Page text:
We used the validating set to verify the nomogram, and its index was 0.732, which was higher than the C index of the AJCC staging system (0.623). Then, we compared the AUCs of the both models in the validating set to predict the OS of patients at 1, 3 and 5 years after diagnosis. In the validating set, we found that the AUCs of nomogram for predicting the OS at 1, 3 and 5 years after diagnosis were 0.792(Figure 2A), 0.792 (Figure 2B) and 0.780 (Figure 2C), respectively. It was higher than the AUCs in the AJCC staging system which were 0.670(Figure 2A), 0.680 (Figure 2B) and 0.675 (Figure 2C), respectively (Figure 2).
In addition, we constructed calibration plots on the nomogram for patients in the validating set 1, 3, and 5 years after diagnosis. The results show that the nomogram’s 1-, 3- and 5-year survival predictions were very close to the actual survival (Figure 3).
Finally, we further analyzed the accuracy of the nomogram to predict the OS of patients with PDAC-HP. Compared with the AJCC staging system, the nomogram has better NRI and IRI values. In the nomogram, the NRIs for 1, 3 and 5 years were 0.578 (95% CI=0.551–0.598), 0.398 (95% CI=0.364-0.435), and 0.386 (95% CI=0.338–0.451), respectively; the IDIs for 1, 3 and 5 years were 0.011 (P=0.003), 0.014 (P<0.001), and 0.014 (P<0.001), respectively. Meanwhile, the DCA curves of the nomogram for the validating set at 1, 3, and 5 years after diagnosis are shown in Figure 5 in the supplement. The results show that compared with the AJCC staging system, the nomogram has better accuracy and clinical validity in predicting the OS of patients with PDAC-HP.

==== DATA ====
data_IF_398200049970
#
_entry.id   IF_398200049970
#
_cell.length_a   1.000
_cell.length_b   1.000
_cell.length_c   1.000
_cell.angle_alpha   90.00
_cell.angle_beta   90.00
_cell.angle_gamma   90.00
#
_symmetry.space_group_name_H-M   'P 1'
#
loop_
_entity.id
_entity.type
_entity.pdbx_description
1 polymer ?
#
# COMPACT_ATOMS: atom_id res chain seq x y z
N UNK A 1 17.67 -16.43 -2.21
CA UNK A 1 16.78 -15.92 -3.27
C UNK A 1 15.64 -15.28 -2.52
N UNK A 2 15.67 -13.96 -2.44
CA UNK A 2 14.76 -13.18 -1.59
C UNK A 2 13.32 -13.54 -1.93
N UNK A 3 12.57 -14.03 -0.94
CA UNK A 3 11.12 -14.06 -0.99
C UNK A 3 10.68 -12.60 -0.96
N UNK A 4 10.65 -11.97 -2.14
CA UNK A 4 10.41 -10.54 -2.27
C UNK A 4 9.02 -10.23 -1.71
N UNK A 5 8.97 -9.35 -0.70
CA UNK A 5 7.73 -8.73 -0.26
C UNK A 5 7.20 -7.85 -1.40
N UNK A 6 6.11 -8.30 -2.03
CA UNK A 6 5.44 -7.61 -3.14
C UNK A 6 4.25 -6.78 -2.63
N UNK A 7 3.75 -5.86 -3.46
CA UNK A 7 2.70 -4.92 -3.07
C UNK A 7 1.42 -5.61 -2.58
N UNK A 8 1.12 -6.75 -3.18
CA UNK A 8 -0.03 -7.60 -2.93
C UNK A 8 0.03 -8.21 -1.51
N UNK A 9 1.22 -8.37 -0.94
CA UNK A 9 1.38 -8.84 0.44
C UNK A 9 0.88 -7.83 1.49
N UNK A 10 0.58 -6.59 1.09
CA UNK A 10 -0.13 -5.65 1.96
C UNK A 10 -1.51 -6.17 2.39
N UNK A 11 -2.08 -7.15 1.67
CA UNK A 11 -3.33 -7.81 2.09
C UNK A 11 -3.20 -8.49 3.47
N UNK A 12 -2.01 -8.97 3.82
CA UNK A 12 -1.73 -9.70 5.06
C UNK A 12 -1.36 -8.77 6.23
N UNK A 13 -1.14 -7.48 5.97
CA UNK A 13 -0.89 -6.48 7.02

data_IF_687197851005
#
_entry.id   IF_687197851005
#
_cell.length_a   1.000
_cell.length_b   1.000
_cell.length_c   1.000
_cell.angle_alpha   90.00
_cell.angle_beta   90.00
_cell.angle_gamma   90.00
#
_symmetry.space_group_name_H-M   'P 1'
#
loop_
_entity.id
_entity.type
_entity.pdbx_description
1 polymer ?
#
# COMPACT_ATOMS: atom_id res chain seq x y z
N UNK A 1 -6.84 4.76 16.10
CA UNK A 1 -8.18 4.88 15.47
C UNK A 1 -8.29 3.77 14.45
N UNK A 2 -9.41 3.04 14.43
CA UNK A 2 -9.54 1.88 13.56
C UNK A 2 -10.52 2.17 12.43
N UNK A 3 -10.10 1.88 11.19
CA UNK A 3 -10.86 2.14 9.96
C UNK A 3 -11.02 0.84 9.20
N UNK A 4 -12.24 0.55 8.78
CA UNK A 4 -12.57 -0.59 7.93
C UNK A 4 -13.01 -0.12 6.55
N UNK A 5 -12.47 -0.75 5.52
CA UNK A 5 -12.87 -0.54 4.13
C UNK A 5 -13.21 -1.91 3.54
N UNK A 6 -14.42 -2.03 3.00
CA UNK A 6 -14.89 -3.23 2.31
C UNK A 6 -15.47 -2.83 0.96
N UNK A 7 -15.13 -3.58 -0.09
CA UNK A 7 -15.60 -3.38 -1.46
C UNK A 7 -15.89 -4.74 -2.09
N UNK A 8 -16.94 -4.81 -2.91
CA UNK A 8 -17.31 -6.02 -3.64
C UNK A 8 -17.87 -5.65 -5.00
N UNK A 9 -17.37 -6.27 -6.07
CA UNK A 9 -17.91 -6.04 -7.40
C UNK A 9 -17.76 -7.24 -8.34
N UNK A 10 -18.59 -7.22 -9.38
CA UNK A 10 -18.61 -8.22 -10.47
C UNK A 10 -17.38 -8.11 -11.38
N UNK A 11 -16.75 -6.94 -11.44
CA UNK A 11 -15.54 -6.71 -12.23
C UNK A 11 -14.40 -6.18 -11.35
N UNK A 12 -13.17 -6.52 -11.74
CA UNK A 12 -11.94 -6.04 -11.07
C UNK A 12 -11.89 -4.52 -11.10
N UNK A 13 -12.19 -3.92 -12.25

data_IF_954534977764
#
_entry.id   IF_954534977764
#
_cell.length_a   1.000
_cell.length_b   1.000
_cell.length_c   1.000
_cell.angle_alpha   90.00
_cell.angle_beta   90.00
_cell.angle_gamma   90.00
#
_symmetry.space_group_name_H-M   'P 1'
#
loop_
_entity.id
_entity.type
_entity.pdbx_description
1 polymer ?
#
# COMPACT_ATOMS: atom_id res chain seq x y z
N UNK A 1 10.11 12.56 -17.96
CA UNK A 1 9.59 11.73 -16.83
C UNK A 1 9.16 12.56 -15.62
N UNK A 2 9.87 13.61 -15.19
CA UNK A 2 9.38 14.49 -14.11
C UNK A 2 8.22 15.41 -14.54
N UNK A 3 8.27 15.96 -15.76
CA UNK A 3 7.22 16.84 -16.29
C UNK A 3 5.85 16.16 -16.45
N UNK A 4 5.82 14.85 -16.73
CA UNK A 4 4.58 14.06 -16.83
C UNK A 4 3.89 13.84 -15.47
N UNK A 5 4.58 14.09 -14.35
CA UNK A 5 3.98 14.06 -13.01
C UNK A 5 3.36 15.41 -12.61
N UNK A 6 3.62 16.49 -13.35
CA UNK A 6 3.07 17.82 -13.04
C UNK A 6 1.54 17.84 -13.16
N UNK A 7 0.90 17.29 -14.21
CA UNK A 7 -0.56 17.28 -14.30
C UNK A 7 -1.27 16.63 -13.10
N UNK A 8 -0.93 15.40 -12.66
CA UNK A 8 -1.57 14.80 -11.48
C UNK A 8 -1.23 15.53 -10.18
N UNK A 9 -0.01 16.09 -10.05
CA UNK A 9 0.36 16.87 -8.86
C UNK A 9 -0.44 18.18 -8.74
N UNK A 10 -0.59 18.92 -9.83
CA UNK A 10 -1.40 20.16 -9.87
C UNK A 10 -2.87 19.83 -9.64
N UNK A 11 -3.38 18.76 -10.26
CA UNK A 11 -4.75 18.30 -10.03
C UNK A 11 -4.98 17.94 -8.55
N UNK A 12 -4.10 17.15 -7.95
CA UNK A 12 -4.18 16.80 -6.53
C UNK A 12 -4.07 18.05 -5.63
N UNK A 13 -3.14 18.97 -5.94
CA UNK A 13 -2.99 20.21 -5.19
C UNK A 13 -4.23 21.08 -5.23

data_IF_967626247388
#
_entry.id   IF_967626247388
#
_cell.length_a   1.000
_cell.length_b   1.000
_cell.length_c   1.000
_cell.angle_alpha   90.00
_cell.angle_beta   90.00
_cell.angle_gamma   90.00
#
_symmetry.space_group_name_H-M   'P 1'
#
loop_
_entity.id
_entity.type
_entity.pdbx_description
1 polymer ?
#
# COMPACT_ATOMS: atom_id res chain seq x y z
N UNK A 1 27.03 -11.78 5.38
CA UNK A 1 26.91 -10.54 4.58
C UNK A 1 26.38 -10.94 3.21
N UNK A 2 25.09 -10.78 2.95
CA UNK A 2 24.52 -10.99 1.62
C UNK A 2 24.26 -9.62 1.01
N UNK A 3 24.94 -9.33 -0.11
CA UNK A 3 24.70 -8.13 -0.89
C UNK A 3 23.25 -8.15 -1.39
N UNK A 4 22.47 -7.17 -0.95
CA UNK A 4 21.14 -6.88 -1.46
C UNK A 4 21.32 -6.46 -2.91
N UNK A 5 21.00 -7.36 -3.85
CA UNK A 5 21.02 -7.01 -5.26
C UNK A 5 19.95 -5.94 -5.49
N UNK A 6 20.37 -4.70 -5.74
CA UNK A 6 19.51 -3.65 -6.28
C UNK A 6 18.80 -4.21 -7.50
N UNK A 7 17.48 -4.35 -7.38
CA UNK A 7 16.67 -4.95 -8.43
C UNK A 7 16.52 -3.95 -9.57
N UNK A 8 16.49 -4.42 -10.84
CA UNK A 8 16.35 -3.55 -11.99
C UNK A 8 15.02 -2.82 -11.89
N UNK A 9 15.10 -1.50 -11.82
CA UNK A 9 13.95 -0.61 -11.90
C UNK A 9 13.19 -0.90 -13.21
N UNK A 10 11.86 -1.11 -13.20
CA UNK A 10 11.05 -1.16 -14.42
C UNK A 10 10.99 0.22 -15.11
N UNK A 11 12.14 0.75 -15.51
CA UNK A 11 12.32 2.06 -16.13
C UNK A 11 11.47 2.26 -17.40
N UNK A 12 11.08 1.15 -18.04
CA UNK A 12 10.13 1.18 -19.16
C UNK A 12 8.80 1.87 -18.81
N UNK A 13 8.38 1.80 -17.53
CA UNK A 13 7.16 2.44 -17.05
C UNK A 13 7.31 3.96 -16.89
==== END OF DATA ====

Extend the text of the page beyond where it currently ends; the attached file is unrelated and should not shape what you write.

Figure 5: The decision curve analysis of the nomogram and the AJCC staging system in the validating set. The decision curve analysis for predicting the prognosis of PDAC-HP at 1-year (A), 3-year (B) and 5-year (C). The black dotted line represents the nomogram, and the red dotted line represents the AJCC staging system. Note:
In recent years, there have been about 18 million new cancer cases worldwide each year, and about 9.6 million patients died of cancer . There are approximately 460,000 new cases of pancreatic cancer each year, accounting for 2.5% of all tumors and ranking 14th among new cancers worldwide . Pancreatic cancer includes Pancreatic Ductal Adenocarcinoma (PDAC) and other types, which was the digestive system cancer with the highest mortality rate, with a 5-year survival rate of about 8% [19,20]. Because PDAC is prone to metastasis, various treatments such as surgery, radiotherapy and chemotherapy are little effective, which often has a serious impact on the survival of patients [21,22]. Therefore, early detection of cancer and effective treatment can effectively improve the treatment effect of patients. At present, the TNM staging system is the most widely used tool for evaluating the prognosis of cancer patients, but due to its own limitations, it is unable to make individualized predictions for cancer patients themselves [13,23,24]. Therefore, the development of an individualized predictive model that integrates multiple predictive factors is of great significance for improving the treatment effect of PDAC patients and prolonging the survival period of patients.